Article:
Sunday, November 24, 2013

Hearty Winter Soup


My son asks for soup for dinner all the time.  Like daily.  He usually asks for my Loaded Baked Potato Soup with Roasted Garlic that I sometimes serve in bread bowls.  And, of course, I make it for him sometimes, but sometimes I want to try new things.

I've been seeing on Pinterest a lot of copycat recipes for Olive Garden's Pasta e Fagioli soup.  I've never eaten it, so I was intrigued.  Pasta e Fagioli means pasta with beans.  It was traditionally a peasant dish in Italy, a simple cheap meal that workers and farmers ate.  It also was a meatless meal. Mario Batali and Giada de Laurentiis make their stocks for this soup with pancetta or pork fatback, types of bacon. Olive Garden's version used ground beef.  Some versions I saw used tomatoes of some type, some versions didn't.


So into the kitchen I went to create my version of this very hearty soup.  I don't really use ground beef a whole lot, simply because it doesn't have that much flavor.  It's great for quick tacos and hamburgers, but sometimes I just find it a little boring.  So I used Italian sausage for the meat part of my supposed to be meatless soup.  I'm a carnivore, what can I say.  I like tomato-based soups, so I opted to use the tomatoes.  The soup is full of carrots, celery, onion, sausage, two kinds of beans, spinach, and pasta.  It cooks up quick and easy.  It was so darn tasty, easy, and my son loved it!  It was snowing the night I made it, so it was a perfect meal to keep us warm.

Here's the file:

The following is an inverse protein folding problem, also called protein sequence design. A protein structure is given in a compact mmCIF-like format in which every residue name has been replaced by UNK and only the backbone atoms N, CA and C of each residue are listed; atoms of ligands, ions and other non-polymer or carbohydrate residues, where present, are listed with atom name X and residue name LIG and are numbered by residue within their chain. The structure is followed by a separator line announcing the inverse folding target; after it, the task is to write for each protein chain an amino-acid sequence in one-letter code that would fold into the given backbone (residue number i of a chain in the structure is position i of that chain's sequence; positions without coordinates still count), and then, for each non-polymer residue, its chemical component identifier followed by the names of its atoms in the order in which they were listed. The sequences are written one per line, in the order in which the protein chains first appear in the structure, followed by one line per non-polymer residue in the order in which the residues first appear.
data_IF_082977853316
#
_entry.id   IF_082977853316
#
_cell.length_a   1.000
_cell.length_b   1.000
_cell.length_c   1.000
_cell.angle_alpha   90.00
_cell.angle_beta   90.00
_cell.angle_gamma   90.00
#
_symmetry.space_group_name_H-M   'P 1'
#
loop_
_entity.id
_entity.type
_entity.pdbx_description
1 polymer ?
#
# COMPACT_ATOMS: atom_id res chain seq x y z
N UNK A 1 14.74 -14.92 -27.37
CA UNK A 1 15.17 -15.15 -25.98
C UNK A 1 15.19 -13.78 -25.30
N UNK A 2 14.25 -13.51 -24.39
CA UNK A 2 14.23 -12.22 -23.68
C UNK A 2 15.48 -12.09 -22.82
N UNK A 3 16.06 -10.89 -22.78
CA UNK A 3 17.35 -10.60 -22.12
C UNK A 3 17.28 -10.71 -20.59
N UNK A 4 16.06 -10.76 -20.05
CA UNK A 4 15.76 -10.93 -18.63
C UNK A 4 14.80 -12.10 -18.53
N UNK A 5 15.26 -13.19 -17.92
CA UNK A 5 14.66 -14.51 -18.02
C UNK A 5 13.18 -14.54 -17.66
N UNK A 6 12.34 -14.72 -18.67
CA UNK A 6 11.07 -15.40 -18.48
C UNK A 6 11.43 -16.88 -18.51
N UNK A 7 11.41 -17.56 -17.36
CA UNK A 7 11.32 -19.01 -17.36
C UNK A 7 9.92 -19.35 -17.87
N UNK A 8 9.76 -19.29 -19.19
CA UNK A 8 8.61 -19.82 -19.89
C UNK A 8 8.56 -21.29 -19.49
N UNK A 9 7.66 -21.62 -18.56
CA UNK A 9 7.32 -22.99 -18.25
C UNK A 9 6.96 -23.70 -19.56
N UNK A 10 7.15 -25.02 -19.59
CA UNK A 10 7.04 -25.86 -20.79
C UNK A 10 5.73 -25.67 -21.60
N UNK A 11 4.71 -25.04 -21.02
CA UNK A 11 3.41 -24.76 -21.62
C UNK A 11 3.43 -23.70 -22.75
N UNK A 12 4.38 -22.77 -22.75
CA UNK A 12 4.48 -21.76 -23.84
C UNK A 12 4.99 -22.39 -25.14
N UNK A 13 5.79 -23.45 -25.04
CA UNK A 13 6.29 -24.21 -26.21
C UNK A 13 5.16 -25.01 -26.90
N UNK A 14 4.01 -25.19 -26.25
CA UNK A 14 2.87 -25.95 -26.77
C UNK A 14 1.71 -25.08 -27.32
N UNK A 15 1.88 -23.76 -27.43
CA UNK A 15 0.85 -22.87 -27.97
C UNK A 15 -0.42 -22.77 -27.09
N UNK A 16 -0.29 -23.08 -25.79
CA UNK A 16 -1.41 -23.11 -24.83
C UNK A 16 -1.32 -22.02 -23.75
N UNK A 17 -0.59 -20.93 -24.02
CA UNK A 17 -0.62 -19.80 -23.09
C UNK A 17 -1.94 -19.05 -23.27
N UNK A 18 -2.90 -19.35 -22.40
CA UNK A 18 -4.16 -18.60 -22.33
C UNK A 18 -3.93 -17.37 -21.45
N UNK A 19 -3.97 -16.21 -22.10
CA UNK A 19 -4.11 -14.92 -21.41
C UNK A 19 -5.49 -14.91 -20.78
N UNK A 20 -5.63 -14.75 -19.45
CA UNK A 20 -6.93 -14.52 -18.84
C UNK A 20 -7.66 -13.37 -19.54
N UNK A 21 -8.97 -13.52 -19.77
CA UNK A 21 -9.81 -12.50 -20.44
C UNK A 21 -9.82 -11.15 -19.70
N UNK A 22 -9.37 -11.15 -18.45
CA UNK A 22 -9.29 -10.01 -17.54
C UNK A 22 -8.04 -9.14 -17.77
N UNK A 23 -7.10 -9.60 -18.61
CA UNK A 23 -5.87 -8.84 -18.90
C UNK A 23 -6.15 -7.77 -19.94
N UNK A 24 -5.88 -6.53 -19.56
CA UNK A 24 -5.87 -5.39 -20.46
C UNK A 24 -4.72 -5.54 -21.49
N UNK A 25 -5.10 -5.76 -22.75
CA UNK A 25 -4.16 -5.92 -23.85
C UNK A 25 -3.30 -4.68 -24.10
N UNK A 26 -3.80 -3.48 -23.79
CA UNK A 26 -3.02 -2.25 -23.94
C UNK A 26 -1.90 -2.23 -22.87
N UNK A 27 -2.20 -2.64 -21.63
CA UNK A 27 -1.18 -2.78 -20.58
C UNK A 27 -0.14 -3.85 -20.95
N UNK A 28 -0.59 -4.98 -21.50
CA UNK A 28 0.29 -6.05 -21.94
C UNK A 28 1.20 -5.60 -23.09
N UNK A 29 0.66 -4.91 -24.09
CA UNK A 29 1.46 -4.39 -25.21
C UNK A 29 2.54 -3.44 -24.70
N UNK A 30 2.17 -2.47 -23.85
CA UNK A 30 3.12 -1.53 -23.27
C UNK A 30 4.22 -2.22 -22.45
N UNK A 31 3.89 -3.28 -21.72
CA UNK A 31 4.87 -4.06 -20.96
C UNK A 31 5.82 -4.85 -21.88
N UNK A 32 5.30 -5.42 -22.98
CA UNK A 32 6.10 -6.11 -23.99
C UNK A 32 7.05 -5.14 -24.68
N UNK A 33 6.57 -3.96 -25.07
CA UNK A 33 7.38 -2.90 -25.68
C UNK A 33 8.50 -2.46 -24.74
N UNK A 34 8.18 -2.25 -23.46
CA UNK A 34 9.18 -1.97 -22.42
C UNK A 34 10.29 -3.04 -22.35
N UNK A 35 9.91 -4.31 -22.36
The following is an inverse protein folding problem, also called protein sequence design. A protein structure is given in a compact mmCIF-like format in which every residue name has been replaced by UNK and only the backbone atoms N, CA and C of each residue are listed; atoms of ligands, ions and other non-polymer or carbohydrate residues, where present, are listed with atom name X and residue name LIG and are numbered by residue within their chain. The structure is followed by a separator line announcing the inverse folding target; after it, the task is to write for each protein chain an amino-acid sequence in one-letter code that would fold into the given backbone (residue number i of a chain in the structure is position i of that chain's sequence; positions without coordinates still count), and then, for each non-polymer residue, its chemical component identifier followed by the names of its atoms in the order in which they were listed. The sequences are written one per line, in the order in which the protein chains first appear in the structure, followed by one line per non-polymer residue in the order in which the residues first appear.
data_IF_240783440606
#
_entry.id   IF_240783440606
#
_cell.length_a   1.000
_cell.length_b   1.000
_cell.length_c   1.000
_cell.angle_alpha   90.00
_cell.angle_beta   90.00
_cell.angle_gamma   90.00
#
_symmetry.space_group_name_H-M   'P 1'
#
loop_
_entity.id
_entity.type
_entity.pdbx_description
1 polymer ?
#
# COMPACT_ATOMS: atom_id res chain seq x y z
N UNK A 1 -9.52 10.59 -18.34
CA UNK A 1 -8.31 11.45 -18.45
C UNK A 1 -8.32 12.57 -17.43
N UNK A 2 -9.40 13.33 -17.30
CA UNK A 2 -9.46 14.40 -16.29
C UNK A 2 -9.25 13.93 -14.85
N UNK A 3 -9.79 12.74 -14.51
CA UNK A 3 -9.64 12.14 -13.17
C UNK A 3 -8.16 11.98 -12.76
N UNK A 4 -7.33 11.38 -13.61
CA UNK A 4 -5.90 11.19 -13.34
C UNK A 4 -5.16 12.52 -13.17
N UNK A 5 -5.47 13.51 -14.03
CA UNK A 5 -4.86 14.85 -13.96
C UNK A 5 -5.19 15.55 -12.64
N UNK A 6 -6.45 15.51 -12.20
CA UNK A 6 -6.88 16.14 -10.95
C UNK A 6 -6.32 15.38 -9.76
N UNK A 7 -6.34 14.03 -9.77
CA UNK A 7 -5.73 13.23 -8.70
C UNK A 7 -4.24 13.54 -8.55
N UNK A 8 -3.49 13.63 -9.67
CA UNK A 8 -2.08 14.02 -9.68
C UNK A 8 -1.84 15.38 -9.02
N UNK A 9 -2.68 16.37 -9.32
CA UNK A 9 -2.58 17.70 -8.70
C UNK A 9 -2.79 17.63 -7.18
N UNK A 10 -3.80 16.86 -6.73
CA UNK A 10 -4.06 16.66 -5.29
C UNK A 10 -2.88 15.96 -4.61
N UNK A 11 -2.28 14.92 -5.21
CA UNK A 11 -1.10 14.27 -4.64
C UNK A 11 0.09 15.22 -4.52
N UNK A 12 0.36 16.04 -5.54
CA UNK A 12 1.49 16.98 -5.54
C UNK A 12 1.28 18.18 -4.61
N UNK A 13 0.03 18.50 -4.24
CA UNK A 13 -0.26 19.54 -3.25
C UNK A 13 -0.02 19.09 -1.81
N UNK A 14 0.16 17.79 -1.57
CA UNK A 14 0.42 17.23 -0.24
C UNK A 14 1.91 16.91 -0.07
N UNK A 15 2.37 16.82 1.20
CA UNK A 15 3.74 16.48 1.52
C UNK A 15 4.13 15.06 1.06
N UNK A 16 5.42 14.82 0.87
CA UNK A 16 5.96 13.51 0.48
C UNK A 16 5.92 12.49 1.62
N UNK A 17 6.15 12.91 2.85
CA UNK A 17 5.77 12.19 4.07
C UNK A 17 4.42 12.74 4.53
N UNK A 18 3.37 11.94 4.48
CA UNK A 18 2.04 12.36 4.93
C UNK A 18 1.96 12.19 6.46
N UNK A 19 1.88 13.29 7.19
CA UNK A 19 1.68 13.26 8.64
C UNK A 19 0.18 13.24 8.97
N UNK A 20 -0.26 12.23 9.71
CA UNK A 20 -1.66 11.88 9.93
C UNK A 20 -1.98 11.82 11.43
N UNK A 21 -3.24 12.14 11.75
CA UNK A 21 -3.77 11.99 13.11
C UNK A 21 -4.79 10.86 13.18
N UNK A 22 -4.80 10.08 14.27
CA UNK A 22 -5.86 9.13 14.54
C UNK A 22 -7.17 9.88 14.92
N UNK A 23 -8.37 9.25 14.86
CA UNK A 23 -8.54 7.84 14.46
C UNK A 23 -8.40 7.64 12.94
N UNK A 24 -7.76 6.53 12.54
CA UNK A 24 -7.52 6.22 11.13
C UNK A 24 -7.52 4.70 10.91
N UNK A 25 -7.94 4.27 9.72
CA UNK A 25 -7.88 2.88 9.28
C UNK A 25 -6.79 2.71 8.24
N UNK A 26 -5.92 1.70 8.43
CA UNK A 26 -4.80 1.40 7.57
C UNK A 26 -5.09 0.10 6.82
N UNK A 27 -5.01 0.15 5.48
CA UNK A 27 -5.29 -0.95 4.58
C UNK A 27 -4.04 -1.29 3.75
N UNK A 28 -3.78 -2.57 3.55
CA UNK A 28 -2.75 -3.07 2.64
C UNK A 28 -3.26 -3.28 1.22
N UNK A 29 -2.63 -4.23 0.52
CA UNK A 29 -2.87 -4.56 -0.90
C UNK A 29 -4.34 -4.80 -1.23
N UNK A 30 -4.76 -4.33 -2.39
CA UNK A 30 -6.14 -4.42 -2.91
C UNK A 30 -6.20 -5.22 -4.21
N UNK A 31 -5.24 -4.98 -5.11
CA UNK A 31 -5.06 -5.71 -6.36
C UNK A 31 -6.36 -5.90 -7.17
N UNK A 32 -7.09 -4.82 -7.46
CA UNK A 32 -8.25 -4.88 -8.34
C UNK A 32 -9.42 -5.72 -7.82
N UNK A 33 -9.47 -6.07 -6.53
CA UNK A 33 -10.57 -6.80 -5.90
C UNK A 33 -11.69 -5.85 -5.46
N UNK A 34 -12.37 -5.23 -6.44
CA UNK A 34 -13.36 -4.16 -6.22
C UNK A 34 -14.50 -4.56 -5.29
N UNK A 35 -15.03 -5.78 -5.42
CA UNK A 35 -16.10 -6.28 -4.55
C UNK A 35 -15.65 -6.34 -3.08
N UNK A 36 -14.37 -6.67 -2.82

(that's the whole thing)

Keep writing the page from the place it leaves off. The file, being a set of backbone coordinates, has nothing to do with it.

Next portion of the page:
PASTA E FAGIOLI

1 lb Italian sausage links, removed from casings 
One 14-ounce can navy beans, drained
One 14-ounce can kidney beans, drained
One 28-ounce can crushed tomatoes (save the can)
2 carrots, peeled and sliced
2 stalks celery, sliced or chopped
1 onion, chopped
6 C beef stock (not broth)
6 cloves garlic, minced
2 C ditalini pasta (or other mini pasta)
One 5-ounce package fresh spinach
1 T bacon grease
1/4 C chopped Italian parsley
Salt & pepper, to taste
Shaved Parmesan cheese, for garnish

Cook the sausage in the tablespoon of bacon grease, crumbling as you go. Meanwhile, in a dutch oven or large pot, add in the celery, onions, carrots, garlic, canned tomatoes and beef stock.  Bring to a boil.  As the veggies start getting close to being tender, add in the pasta.  Reduce the heat slightly, but make sure it's still bubbling.  If your stock seems to be reducing slightly, take that tomato can and fill it with water and add it to the stock. When the pasta is done, stir in the beans, sausage and spinach.  Cook until the spinach is wilted.  Taste for seasoning and add salt and pepper if necessary.  Remove from heat and garnish with the parsley and shaved Parmesan cheese.

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